9. You were right: I was asking about the knowledge and theories about emotions. I agree with the rest of your statement. However, given that all of what you said is true, is it thus valid to make a philosophical statement about the theories and knowledge of emotions independent of biology and psychology? As an example, Rand's statement that "An emotion is an automatic response, an automatic effect of man’s value premises." That to me seems to be a philosophical approach to emotions instead of a biological or psychological approach, which is where I become confused. And if knowledge regarding emo
  10. I think I have a pretty decent grasp of Objectivism (I've read most of Rand's and Peikoff's works, and am starting on Tara Smith's) but there is one major thing I still don't understand: According to Objectivism, what is the brightline between science and philosophy? Rand defining philosophy: "Philosophy studies the fundamental nature of existence, of man, and of man’s relationship to existence." (Ayn Rand Lexicon, "Philosophy") Peikoff defining science: "Science is systematic knowledge gained by the use of reason based on observation." (OPAR, pg 35) At first glance, I think these
  11. I think you're right in that they would still have free will; however, I think that after a certain amount of indoctrination and a complete lack of exposure to any vaguely rationalist principles, most of their choices would err against civilization. I also think the point regarding Native Americans is correct. I would also point out that they might be just as likely to view you as a demon/threat than as a god. The uncontacted tribe that was spotted in Brazil in the news report that started this thread attempted to attack the helicopter that spotted them, if I recall correctly. Regardles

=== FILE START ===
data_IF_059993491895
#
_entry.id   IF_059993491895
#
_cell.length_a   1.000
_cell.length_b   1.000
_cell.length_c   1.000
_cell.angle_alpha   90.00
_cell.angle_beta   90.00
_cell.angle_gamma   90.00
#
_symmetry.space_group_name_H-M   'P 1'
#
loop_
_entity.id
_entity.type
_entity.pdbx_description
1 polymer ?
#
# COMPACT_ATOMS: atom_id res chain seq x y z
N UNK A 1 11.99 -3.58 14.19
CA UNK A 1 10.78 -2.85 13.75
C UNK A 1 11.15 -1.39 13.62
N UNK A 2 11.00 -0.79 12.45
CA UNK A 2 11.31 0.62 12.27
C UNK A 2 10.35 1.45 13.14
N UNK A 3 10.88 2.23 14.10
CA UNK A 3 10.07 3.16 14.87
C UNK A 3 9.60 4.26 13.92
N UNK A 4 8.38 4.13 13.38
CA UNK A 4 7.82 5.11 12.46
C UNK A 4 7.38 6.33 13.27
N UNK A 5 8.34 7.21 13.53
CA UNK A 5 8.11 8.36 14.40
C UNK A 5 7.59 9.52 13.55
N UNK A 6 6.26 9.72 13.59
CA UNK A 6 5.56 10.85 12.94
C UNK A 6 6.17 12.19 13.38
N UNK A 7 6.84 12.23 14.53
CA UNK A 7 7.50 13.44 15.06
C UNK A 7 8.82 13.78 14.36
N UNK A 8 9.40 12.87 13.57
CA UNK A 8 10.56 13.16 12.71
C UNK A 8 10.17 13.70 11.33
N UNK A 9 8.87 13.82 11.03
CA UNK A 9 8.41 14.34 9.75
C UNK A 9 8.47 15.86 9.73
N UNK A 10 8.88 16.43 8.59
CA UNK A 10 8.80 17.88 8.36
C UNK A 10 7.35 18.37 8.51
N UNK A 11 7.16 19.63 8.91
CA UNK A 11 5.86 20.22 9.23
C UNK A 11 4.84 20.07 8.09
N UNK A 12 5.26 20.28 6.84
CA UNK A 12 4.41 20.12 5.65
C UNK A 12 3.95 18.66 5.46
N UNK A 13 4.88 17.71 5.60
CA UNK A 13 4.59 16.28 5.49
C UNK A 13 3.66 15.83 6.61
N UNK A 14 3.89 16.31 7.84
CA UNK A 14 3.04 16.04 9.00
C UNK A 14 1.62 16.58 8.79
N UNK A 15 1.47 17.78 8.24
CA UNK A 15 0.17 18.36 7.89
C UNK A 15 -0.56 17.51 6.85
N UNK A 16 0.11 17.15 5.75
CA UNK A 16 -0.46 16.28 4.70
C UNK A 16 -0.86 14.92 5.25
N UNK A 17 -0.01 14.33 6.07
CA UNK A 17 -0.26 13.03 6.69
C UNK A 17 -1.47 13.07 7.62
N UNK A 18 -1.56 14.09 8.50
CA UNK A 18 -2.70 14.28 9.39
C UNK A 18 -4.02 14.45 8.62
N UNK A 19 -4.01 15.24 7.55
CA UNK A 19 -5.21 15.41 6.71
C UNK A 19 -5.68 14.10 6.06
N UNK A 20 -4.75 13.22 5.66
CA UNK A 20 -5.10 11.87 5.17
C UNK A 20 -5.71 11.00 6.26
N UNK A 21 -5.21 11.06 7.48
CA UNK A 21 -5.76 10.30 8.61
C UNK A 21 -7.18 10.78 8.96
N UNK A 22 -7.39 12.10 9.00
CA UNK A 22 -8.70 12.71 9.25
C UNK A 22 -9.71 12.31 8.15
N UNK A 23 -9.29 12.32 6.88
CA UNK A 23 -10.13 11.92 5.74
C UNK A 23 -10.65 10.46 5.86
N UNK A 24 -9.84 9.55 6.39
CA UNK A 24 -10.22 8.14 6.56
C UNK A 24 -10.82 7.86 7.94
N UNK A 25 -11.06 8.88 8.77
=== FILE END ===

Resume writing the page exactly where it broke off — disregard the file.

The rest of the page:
12. In my understanding, the categorical imperative is more a method for implementing and evaluating ethical actions (in the case of Kant, it would be altruism) than it is an explanation of what a value is to be derived from. Its possible for subjectivist egoism to advocate a categorical imperative as well, although I don't specifically know of anyone who does. It probably wouldn't work in the case of moral agnosticism. So, although Kant might be in the altruist camp, the categorical imperative is to some degree separate from that.
  13. I think that Greece is undoubtedly the greatest ancient civilization. Of course, other empires had greater areas of land, existed earlier, existed longer, and so forth, but I don't think those factors are a primary determinate in identifying the "greatest" ancient civilization. Horvay summed it up well: Of course, other civilizations developed philosophy, math, logic, etc as well as Greece. However, Greece was unique in this regard. Not only did Aristotle make it explicit, as horvay again pointed out, but him and the other Greek thinkers were able to lay the foundations for modern West
  14. Rand critiqued ethical utilitarianism and ethical deontology as well. Combine those two with moral agnosticism (brought up by West), categorical imperative, and death-worship (both brought up by John McVey), and it becomes pretty obvious that Rand assumed much more than just egoism and altruism. Rand on middle grounds: